On Dec. 29, 1958, forces led by Ernesto “Che” Guevera defeated Batista’s army in the battle of Santa Clara.
Cuban President Miguel Diaz-Canel remembered Saturday the key revolutionary victory of Santa Clara when rebel forces led by then commander Ernesto “Che” Guevara derailed an armored train carrying dictator Fulgencio Batista’s troops.
Sixty years ago, on Dec. 29, 1958, Cuban revolutionary forces dealt a decisive blow to Batista’s army, paving the way for their advance to the capital city of Havana only three days later, on the first day of 1959.
“On Dec. 29, with the help of the people, the roads were full of barricades. To face the rebel’s advance airstrikes targeted the city but they could not prevent the derailment, attack, and surrender of the armored train,” Diaz-Canel said via Twitter.
Santa Clara, the fourth largest city in Cuba, was the only government stronghold left between the rebel July 26 movement, led by Fidel Castro, and Havana.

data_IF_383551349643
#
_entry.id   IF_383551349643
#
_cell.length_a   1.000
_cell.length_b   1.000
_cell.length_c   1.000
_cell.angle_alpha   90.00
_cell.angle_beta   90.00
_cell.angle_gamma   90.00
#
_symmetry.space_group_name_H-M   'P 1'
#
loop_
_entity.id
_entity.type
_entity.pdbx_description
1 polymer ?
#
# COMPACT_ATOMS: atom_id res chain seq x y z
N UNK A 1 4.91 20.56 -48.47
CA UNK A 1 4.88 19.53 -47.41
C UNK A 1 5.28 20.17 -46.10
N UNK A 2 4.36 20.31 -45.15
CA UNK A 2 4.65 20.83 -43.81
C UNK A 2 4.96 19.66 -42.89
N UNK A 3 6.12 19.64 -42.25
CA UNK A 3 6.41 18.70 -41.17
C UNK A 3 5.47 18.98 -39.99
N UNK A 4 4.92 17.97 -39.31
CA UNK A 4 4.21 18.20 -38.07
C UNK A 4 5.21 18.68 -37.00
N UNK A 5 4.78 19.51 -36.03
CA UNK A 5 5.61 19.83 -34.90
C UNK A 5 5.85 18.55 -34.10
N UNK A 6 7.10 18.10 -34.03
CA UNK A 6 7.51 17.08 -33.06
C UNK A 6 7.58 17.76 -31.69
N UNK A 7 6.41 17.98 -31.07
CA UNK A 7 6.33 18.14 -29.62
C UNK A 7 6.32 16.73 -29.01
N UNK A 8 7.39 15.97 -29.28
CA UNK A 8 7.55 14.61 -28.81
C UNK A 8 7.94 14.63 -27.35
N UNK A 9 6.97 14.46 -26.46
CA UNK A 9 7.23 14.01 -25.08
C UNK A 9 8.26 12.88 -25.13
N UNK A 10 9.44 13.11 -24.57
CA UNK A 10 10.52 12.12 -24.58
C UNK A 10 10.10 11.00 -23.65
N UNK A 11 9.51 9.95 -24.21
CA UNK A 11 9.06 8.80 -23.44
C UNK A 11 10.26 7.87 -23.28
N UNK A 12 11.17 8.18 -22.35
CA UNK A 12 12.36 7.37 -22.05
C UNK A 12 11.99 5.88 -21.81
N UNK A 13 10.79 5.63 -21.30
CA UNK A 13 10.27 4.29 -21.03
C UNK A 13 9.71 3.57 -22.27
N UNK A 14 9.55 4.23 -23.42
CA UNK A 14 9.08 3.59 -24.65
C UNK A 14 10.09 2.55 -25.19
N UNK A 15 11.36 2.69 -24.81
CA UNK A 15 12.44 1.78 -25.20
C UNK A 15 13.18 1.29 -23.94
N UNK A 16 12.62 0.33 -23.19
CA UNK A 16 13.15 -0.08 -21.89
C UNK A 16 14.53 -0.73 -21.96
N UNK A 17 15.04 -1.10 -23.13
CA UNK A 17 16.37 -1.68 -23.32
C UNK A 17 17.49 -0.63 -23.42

The government of Batista deployed a total of 3,500 soldiers to stop 350 guerrilla fighters under Guevara’s command. The battle started on Dec. 28 and in the afternoon of Dec. 29 they had taken over the armored train sent from Havana.
Batista fled the country shortly after learning of his defeat.
The iconic battle of Santa Clara is referred to throughout Cuban pop culture, including a popular song composed by Carlos Puebla in 1965 when Guevara decided to leave Cuba and join national liberations struggles in Congo and Bolivia.
“Your hand, glorious and strong / shoots towards history / when all Santa Clara / awakens to see you,” the song goes.
“For his brilliant leadership of the Battle of Santa Clara, #FidelCastro said Che was a ‘master of the war… an artist of guerrilla warfare.’ These days our beloved city celebrates that victory that inspires us. Happy 60th anniversary. #WeAreCuba,” Diaz-Canel tweeted.
On Tuesday Cubans will celebrate the revolutionary victory that forced dictator Fulgencio Batista to surrender power and paved the way for socialist economic and social reforms.